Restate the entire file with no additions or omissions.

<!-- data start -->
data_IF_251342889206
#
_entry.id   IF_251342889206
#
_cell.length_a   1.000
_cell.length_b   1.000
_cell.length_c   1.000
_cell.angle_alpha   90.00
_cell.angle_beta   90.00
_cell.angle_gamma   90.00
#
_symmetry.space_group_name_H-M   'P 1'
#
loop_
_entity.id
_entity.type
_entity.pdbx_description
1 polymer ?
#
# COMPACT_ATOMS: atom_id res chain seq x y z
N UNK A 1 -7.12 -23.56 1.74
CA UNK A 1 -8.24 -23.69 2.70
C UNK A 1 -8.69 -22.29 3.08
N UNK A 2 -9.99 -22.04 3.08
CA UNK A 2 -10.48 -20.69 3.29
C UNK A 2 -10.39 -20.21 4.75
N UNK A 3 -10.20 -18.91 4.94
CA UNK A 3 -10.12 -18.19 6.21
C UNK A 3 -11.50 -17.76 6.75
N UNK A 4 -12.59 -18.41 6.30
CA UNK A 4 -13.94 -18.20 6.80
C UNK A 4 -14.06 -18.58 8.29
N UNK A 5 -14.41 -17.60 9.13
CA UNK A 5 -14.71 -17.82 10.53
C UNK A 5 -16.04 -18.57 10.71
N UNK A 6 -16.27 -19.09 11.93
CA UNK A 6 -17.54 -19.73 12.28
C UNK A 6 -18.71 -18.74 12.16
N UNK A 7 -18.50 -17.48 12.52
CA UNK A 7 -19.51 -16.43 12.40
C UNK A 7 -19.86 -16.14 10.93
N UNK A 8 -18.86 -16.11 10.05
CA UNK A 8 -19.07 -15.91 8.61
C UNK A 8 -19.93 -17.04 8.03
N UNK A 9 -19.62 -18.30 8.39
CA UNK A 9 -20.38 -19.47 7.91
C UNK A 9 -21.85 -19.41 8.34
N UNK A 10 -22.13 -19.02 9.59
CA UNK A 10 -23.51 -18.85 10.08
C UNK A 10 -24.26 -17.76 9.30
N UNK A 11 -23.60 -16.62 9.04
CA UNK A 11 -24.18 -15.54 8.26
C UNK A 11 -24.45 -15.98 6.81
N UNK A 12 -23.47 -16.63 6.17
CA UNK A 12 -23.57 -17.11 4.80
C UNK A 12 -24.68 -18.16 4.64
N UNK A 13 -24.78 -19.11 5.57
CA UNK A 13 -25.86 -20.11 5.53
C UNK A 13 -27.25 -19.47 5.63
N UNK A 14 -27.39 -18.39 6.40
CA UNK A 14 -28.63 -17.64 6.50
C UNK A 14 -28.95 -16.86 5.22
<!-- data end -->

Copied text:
data_IF_251342889206
#
_entry.id   IF_251342889206
#
_cell.length_a   1.000
_cell.length_b   1.000
_cell.length_c   1.000
_cell.angle_alpha   90.00
_cell.angle_beta   90.00
_cell.angle_gamma   90.00
#
_symmetry.space_group_name_H-M   'P 1'
#
loop_
_entity.id
_entity.type
_entity.pdbx_description
1 polymer ?
#
# COMPACT_ATOMS: atom_id res chain seq x y z
N UNK A 1 -7.12 -23.56 1.74
CA UNK A 1 -8.24 -23.69 2.70
C UNK A 1 -8.69 -22.29 3.08
N UNK A 2 -9.99 -22.04 3.08
CA UNK A 2 -10.48 -20.69 3.29
C UNK A 2 -10.39 -20.21 4.75
N UNK A 3 -10.20 -18.91 4.94
CA UNK A 3 -10.12 -18.19 6.21
C UNK A 3 -11.50 -17.76 6.75
N UNK A 4 -12.59 -18.41 6.30
CA UNK A 4 -13.94 -18.20 6.80
C UNK A 4 -14.06 -18.58 8.29
N UNK A 5 -14.41 -17.60 9.13
CA UNK A 5 -14.71 -17.82 10.53
C UNK A 5 -16.04 -18.57 10.71
N UNK A 6 -16.27 -19.09 11.93
CA UNK A 6 -17.54 -19.73 12.28
C UNK A 6 -18.71 -18.74 12.16
N UNK A 7 -18.50 -17.48 12.52
CA UNK A 7 -19.51 -16.43 12.40
C UNK A 7 -19.86 -16.14 10.93
N UNK A 8 -18.86 -16.11 10.05
CA UNK A 8 -19.07 -15.91 8.61
C UNK A 8 -19.93 -17.04 8.03
N UNK A 9 -19.62 -18.30 8.39
CA UNK A 9 -20.38 -19.47 7.91
C UNK A 9 -21.85 -19.41 8.34
N UNK A 10 -22.13 -19.02 9.59
CA UNK A 10 -23.51 -18.85 10.08
C UNK A 10 -24.26 -17.76 9.30
N UNK A 11 -23.60 -16.62 9.04
CA UNK A 11 -24.18 -15.54 8.26
C UNK A 11 -24.45 -15.98 6.81
N UNK A 12 -23.47 -16.63 6.17
CA UNK A 12 -23.57 -17.11 4.80
C UNK A 12 -24.68 -18.16 4.64
N UNK A 13 -24.78 -19.11 5.57
CA UNK A 13 -25.86 -20.11 5.53
C UNK A 13 -27.25 -19.47 5.63
N UNK A 14 -27.39 -18.39 6.40
CA UNK A 14 -28.63 -17.64 6.50
C UNK A 14 -28.95 -16.86 5.22